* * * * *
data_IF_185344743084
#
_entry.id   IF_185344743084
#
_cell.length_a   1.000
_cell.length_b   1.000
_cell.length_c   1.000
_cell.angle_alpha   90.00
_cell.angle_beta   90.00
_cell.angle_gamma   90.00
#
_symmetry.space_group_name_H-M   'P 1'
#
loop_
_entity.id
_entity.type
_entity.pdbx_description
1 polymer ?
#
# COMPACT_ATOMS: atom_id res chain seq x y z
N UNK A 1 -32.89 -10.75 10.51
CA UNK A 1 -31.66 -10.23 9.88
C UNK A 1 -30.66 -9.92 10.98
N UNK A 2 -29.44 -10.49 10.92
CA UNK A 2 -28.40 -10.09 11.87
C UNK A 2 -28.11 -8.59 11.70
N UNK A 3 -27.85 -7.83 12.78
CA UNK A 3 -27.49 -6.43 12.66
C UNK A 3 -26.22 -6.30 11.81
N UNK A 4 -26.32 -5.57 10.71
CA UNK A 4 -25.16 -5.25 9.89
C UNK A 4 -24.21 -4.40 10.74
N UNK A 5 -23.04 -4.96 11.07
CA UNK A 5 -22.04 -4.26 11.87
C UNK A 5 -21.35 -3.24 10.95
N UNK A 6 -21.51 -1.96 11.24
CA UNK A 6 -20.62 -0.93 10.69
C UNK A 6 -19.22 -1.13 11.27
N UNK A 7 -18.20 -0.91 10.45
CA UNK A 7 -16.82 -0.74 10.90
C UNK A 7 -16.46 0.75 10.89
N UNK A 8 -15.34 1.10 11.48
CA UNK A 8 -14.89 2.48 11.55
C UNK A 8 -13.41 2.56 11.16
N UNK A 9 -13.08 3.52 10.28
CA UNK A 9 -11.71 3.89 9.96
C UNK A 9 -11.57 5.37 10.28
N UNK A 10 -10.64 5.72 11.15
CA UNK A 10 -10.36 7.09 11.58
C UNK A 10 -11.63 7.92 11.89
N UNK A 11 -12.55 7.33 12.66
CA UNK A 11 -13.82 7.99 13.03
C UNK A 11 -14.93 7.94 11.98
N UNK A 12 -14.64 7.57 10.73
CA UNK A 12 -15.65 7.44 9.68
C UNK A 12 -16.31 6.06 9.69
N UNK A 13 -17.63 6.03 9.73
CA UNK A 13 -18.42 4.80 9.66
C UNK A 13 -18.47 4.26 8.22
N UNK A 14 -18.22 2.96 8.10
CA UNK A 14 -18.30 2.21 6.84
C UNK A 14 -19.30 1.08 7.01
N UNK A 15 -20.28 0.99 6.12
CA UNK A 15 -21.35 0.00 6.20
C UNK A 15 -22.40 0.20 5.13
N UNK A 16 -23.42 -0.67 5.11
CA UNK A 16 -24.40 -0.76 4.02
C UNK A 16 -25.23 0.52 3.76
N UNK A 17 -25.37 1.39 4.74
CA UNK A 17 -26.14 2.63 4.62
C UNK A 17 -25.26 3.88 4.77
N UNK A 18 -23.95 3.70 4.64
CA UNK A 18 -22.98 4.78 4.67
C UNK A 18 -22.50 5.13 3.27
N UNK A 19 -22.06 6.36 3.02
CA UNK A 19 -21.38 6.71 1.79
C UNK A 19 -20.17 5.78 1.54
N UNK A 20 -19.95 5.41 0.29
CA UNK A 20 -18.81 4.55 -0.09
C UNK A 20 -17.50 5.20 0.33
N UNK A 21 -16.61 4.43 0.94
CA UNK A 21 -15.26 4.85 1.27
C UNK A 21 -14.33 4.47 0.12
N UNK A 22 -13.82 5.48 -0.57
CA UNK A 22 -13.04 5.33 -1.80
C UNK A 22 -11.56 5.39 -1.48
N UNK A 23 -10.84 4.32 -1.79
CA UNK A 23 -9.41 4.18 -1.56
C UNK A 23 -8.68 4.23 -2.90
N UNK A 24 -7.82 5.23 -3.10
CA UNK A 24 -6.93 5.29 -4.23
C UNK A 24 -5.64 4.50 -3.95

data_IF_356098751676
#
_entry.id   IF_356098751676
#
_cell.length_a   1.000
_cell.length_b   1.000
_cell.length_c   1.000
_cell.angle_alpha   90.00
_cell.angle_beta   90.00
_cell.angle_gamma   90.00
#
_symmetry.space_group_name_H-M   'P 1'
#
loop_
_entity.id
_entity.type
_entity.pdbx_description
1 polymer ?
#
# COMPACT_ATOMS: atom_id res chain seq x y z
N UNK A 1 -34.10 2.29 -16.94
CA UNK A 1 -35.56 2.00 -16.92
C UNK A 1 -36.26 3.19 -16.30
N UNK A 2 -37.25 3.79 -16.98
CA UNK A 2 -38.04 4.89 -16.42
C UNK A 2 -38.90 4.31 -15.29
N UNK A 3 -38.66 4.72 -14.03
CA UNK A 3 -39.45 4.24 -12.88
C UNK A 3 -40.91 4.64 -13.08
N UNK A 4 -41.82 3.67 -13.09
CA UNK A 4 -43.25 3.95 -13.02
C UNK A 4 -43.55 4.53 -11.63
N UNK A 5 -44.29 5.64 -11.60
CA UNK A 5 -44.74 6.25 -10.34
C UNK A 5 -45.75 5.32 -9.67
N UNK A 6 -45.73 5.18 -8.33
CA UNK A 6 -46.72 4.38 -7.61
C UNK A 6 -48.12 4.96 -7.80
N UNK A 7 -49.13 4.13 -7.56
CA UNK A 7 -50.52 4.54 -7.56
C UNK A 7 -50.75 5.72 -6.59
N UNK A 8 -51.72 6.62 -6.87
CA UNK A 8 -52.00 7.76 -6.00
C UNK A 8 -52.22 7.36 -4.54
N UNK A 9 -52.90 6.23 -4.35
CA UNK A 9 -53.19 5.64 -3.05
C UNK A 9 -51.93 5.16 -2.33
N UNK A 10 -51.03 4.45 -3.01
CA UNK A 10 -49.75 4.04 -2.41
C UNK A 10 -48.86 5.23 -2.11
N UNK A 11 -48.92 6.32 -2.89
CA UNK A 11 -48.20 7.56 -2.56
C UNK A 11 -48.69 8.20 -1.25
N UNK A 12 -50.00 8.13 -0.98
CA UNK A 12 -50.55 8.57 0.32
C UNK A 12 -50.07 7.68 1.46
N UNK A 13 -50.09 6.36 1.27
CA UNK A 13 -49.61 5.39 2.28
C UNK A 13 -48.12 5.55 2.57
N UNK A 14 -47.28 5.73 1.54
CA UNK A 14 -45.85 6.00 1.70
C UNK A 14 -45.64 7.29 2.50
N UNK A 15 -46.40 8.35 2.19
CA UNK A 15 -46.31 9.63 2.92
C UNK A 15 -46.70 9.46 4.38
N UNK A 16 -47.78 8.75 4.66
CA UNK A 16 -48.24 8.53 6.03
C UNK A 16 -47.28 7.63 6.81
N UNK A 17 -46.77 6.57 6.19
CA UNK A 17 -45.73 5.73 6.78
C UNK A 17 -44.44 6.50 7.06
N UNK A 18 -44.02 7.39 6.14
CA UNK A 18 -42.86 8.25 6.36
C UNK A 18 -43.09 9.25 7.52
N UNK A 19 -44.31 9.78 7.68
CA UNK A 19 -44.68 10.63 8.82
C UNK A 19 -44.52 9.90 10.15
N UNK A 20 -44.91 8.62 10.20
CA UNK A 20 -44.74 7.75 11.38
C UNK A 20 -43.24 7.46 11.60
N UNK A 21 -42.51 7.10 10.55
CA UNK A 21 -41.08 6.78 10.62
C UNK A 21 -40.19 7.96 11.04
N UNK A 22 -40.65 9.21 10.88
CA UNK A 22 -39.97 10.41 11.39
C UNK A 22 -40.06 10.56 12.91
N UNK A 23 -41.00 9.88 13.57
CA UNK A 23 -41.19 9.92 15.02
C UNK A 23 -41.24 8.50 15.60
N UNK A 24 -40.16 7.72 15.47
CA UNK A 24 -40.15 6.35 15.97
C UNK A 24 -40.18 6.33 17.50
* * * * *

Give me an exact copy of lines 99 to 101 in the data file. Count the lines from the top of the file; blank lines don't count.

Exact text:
_cell.length_c   1.000
_cell.angle_alpha   90.00
_cell.angle_beta   90.00